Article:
Cloud IPOs
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The new enterprise software giants?

Protocol Enterprise

Welcome to Protocol Cloud, your comprehensive roundup of everything you need to know about the week in cloud and enterprise software. This week: What makes the four enterprise tech companies that just filed to go public tick, why open-source technology is making waves in Hollywood, and why Salesforce is feeling better about its prospects over the rest of the year.

Also, please join Protocol for two upcoming virtual cloud events: Computing at the Edge on Sept. 1 and State of the Cloud on Sept. 10. For the first one, I'll be moderating an exciting discussion between Simon Crosby of, Rob High of IBM, Nancy Ranxing Li of Cox, and Farah Papaioannou of Edgeworx on the forces that are shaping edge computing and artificial intelligence at the edge. More details still to come on the second one.

The Big Story

Cloud power

A pandemic is raging. The U.S. economy is teetering on a razor's edge. California is on fire. Yet four prominent enterprise tech companies took a look at the state of the world in August 2020 and decided: This was the week to test the public markets.

Cloud services have enjoyed huge success over this incredible year , and these IPOs are yet another reminder that even if the pandemic accelerated the roadmap for companies modernizing their infrastructure, there's still an enormous amount of growth left in this market. With their decision to go public, Snowflake , Asana , JFrog and Sumo Logic are all capitalizing on different parts of this technology shift, which continues to upend traditional infrastructure philosophies in favor of those born of this era.

So how did they get here? Here are a few important things to know about these four companies.

Snowflake is probably the best-known of the four, having raised $1.4 billion in a series of mega-rounds that eventually valued the company at $12.4 billion.

  • It pioneered a cloud-first approach to a data warehouse, a specific type of database used when companies want to ask lots of quick analytical questions of their data.
  • Data is the lifeblood of enterprise tech: Few infrastructure decisions now have as many far-reaching effects as the tools companies use to store and access their data, and they are willing to pay handsomely for technology that allows them to move faster and more confidently than their competitors.
  • Nobody knows that better than the cloud providers, however, who have embraced Snowflake's data services on their platforms but pose perhaps its biggest threat should they come up with "good enough" versions of modern database or data warehouse technology that check enough of the boxes sought by Snowflake customers.
  • Snowflake has a solid chance to become one of the most prominent cloud-era database companies — should it find ways to expand its product portfolio and fend off the cloud providers.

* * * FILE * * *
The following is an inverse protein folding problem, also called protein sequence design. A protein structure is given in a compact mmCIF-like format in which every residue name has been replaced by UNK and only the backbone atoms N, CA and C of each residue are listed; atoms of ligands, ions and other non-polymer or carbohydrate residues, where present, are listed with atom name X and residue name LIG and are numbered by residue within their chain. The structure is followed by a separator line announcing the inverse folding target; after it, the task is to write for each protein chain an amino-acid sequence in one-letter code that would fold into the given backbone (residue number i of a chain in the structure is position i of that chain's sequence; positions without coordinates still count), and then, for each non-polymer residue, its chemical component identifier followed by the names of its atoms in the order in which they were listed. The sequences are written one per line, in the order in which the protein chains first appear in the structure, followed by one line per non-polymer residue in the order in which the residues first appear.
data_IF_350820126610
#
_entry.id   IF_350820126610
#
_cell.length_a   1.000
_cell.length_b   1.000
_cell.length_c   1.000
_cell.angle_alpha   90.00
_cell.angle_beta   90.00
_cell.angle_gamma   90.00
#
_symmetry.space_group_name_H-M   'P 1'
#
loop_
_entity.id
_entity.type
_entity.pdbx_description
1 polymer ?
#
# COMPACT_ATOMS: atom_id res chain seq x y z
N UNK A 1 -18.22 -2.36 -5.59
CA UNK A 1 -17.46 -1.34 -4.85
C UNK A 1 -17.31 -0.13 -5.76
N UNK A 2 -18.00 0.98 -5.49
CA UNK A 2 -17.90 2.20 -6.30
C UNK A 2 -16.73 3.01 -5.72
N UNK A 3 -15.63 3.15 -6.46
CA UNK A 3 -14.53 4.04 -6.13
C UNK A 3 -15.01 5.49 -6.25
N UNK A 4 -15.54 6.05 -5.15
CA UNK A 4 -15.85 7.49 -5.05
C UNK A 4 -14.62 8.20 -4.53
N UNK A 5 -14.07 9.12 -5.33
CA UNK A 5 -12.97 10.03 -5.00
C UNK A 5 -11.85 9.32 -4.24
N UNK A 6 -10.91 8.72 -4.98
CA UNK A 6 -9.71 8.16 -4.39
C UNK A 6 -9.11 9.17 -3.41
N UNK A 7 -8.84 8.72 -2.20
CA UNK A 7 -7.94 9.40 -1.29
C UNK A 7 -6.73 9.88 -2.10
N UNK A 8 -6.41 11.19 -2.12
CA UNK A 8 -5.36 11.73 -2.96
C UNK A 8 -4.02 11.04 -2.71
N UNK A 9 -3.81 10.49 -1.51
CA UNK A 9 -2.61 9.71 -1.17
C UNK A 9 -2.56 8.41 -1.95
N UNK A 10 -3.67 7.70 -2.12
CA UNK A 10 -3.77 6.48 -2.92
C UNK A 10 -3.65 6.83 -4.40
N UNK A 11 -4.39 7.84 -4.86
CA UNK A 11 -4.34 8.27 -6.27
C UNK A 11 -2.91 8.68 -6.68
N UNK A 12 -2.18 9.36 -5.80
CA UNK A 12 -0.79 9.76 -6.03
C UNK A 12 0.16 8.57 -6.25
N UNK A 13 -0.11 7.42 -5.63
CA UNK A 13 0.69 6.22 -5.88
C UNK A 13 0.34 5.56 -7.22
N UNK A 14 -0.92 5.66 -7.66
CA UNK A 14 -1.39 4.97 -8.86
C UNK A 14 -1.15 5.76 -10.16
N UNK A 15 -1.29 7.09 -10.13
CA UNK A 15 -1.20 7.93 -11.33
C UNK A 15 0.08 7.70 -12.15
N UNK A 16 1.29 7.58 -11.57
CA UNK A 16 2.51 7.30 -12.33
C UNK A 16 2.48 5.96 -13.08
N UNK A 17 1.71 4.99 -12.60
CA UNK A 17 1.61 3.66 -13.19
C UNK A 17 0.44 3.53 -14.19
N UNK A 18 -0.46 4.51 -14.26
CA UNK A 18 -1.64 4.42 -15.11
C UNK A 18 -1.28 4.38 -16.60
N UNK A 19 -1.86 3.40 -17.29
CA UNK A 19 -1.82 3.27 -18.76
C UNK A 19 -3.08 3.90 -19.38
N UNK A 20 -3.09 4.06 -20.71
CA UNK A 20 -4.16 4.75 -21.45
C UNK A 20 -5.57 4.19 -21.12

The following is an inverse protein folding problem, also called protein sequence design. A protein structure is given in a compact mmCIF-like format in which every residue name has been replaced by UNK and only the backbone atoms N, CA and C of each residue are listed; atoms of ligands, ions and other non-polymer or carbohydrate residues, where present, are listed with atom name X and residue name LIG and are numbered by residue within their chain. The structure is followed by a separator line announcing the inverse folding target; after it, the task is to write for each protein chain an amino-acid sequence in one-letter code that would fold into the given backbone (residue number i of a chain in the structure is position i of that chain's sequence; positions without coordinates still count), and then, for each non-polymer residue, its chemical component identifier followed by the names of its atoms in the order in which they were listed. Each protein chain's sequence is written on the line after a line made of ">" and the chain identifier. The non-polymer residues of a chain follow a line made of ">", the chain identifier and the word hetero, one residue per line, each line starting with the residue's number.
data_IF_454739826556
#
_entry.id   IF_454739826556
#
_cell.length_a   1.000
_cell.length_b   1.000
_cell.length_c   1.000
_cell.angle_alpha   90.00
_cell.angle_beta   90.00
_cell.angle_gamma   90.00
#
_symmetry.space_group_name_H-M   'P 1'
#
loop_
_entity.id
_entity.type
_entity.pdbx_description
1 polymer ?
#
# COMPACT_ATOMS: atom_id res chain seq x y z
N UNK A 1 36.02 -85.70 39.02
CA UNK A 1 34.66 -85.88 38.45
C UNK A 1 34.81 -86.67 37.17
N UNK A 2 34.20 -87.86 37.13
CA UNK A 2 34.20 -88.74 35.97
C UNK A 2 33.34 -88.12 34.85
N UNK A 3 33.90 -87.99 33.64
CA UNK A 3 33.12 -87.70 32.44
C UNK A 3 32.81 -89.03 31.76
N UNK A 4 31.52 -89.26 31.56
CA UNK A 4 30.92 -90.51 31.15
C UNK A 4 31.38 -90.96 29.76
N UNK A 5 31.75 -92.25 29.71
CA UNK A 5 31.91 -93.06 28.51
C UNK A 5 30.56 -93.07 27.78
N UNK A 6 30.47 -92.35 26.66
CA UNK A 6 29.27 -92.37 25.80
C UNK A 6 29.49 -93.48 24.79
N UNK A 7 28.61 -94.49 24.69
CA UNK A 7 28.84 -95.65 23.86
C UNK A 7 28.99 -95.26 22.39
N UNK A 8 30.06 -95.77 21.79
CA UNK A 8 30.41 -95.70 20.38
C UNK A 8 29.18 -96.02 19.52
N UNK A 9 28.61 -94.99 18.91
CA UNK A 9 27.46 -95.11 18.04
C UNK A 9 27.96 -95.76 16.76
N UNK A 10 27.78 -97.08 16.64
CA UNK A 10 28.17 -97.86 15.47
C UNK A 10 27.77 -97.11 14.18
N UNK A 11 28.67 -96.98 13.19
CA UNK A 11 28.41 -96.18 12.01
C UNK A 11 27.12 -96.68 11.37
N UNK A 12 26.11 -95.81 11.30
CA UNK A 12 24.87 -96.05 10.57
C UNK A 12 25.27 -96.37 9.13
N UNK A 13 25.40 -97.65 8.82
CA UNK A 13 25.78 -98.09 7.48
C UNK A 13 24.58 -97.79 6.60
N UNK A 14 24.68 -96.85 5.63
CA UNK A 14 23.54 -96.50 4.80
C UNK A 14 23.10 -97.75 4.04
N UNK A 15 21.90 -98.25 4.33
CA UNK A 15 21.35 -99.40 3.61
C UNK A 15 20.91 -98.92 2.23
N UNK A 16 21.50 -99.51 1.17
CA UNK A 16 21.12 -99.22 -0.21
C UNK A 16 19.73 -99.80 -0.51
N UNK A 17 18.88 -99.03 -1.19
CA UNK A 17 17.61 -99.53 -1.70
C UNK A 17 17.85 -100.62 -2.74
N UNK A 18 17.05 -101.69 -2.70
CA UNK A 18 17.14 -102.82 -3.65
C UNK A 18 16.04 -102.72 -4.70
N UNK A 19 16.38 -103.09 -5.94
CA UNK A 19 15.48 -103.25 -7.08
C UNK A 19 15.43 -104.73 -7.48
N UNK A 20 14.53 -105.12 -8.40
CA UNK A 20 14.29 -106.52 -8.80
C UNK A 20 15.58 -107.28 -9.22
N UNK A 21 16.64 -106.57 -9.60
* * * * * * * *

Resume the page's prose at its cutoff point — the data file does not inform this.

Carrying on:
Asana's project management tools sit within a crowded space, with companies like Atlassian, Airtable, Microsoft and Smartsheet also vying to be the central hub for product development.

  • Founded and backed by Facebook co-founder Dustin Moskowitz, Asana has enjoyed critical acclaim for its project management app but has struggled to turn that reputation into dollars.
  • 3.2 million people have signed up for a free Asana account since it launched in 2008, but only 75,000 customers pay for premium features. That's both an opportunity and a significant challenge.
  • As more and more companies are forced to become software companies, they need tools to help them move quickly (more on that in a bit) and decisively when building internal applications or adding new digital features to their own products.
  • Compliance has become an important part of building modern software, as new regulations roll out across the world and future ones are debated. Tools like Asana help product managers and business staffers verify that their software was built according to specifications, with demand for a "single source of truth" having been a prominent vendor talking point over the last year or so.

Software organizations, especially ones operating on the cloud, now talk about their "velocity," the ever-increasing speed at which they build, test, deploy and monitor their applications. JFrog's tools were designed to help companies keep that up.

  • The Israeli company makes software that helps other companies ship reliable software at a steady pace, which it calls "continuous software release management."
  • Organizations can either manage those tools themselves on their own infrastructure or subscribe to a managed service provided by JFrog that works with multiple cloud providers as well as self-managed infrastructure.